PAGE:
Michelangelo: Self-portrait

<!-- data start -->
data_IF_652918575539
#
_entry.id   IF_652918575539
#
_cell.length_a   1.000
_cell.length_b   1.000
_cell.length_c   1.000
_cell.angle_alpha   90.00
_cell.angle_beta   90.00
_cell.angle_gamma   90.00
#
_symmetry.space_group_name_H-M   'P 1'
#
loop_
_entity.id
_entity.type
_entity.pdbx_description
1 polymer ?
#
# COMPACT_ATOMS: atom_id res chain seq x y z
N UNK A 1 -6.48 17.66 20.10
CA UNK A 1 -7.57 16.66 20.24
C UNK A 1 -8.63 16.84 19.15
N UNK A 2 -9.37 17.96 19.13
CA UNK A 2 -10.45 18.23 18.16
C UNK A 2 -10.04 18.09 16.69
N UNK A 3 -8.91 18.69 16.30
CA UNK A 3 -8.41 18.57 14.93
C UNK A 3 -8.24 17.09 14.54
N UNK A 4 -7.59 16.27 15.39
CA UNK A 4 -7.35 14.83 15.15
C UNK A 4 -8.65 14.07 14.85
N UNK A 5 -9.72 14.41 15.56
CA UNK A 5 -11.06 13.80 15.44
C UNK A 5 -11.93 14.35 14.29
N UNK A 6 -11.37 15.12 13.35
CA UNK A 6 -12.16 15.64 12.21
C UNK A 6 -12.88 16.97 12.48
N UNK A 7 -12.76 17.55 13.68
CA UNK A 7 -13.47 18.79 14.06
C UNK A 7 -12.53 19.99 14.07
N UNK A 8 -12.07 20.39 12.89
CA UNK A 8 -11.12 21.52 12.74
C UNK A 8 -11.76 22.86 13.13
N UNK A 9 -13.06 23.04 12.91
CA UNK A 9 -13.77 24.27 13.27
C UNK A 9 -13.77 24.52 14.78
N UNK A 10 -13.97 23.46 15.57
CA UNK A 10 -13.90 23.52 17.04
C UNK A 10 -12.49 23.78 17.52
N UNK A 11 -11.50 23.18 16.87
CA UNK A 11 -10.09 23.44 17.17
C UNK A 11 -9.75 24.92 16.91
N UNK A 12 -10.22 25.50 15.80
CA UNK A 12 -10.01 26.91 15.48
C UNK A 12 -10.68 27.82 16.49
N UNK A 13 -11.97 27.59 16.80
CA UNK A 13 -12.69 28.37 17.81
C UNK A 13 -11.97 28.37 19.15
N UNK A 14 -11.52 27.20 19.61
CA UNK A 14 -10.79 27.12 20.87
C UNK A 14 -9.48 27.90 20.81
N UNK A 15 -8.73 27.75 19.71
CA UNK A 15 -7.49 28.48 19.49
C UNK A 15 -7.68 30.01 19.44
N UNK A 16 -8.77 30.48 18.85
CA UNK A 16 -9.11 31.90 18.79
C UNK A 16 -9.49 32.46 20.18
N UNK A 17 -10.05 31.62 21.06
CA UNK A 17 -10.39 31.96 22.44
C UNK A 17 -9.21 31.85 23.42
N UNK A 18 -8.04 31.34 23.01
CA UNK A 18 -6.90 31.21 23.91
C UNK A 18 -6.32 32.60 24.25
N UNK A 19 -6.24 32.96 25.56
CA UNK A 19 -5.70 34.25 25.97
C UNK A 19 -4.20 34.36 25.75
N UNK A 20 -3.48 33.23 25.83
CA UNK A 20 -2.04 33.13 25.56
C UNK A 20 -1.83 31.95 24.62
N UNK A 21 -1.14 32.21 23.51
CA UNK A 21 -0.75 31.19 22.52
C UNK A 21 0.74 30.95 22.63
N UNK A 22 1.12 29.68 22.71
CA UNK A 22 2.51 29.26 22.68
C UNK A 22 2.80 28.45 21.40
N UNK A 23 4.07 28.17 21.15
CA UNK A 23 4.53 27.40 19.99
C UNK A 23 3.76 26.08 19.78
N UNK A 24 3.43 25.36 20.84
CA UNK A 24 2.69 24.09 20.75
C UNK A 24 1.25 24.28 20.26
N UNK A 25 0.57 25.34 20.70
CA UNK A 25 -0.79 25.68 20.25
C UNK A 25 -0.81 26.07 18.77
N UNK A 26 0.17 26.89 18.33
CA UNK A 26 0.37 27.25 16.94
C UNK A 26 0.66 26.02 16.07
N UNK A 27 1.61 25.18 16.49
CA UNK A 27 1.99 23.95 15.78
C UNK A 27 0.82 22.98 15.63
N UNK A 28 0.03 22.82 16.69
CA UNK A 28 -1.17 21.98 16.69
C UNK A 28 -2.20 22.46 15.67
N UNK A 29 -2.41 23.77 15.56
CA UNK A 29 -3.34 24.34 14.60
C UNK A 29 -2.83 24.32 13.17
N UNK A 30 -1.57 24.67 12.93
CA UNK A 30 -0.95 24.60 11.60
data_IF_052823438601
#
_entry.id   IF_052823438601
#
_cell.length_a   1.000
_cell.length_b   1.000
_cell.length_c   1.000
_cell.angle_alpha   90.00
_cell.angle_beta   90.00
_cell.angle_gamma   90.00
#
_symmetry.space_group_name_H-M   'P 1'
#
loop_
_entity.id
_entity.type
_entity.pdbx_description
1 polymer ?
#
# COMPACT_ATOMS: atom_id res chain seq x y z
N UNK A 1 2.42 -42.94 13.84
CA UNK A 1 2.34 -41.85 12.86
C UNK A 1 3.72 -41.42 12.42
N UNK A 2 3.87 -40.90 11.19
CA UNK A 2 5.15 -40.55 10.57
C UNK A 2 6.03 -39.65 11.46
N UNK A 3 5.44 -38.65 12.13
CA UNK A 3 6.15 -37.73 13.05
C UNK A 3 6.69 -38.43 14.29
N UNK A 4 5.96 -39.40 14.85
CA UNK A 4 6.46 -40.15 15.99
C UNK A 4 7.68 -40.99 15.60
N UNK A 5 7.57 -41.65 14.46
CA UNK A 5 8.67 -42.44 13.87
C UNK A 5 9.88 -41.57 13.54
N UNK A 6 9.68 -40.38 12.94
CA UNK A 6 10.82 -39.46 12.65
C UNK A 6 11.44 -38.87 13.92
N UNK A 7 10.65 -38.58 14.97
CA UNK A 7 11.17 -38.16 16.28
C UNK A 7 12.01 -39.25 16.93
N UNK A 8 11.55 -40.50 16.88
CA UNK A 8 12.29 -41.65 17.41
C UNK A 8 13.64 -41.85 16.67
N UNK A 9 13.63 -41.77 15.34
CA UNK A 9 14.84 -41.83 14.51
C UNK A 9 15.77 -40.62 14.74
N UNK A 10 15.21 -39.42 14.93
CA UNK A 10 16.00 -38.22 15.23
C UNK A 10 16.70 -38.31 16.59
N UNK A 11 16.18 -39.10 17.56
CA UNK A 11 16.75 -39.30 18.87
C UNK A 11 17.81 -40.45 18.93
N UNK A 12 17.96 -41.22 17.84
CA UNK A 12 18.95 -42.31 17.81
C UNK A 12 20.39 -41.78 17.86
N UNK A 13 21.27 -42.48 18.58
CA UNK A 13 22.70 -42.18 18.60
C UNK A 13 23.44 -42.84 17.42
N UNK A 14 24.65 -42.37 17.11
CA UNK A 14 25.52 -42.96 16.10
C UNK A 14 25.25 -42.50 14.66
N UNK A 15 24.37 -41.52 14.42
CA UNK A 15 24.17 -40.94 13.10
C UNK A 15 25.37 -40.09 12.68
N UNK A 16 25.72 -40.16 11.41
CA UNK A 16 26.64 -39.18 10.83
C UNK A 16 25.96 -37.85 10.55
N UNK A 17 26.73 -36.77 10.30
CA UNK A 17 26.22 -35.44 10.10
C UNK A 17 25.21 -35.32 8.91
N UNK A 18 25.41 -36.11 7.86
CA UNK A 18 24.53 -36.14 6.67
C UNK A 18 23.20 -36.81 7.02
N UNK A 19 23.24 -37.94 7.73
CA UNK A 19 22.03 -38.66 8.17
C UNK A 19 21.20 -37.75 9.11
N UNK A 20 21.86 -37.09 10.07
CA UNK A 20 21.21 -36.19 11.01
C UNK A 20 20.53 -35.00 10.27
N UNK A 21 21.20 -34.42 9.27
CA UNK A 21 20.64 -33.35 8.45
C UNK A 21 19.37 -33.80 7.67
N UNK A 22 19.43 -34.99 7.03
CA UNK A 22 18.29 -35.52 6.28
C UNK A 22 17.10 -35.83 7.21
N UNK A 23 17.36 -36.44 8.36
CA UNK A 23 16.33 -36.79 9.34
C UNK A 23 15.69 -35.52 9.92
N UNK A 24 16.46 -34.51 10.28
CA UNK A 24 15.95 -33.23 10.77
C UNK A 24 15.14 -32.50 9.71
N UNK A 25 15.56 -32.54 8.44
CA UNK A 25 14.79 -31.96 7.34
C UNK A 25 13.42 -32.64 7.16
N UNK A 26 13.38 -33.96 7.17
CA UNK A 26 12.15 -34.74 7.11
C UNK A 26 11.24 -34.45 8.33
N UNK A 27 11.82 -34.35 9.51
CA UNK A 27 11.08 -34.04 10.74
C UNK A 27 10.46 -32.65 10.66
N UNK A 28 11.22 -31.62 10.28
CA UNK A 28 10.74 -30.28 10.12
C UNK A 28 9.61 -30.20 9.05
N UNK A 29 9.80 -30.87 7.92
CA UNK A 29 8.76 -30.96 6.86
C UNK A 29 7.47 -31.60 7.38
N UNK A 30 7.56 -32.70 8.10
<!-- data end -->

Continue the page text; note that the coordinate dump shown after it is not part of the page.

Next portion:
Robert Snyder’s insufferably boring documentary about the life and career of Michelangelowith a commentary drawn by Michael Sonnabend from the artist’s diaries, letters, and poems, and various biographies, and anonymously intoned by someone who sounds a bit like Burgess Meredith. It follows the same basic scheme as Paul Cox’s Vincent, but the filmmaking skill is so meager that it makes Cox’s flawed film seem like a masterpiece in comparison. Predicated on the principle that nothing is worth looking atmuch less contemplating or thinking aboutlonger than about five seconds, the film dutifully runs through its material like a mechanized checklist, keeping the camera in almost perpetual motion (through pans and zooms) as it sweeps across paintings, sculptures, buildings, manuscripts, or (most often) fragments of the above, as if it were a package tour compiled for bored American vacationers. (The accompanying music by Monteverdi is also sliced into sound bites.) I don’t know Michelangelo’s writings, but it’s hard to believe that they’re as banal and as simpleminded as they’re made to sound here in collaged translation. The usual excuse for this sort of torture is that it’s educational and/or uplifting, but the notions of both art and education that are on display here are so alienated and alienating that the net effect is closer to antiart and antieducation. In short, a perfect film to send a child to for punishment, to make sure that she or he will never want to come within miles of Michelangelo again. (JR)

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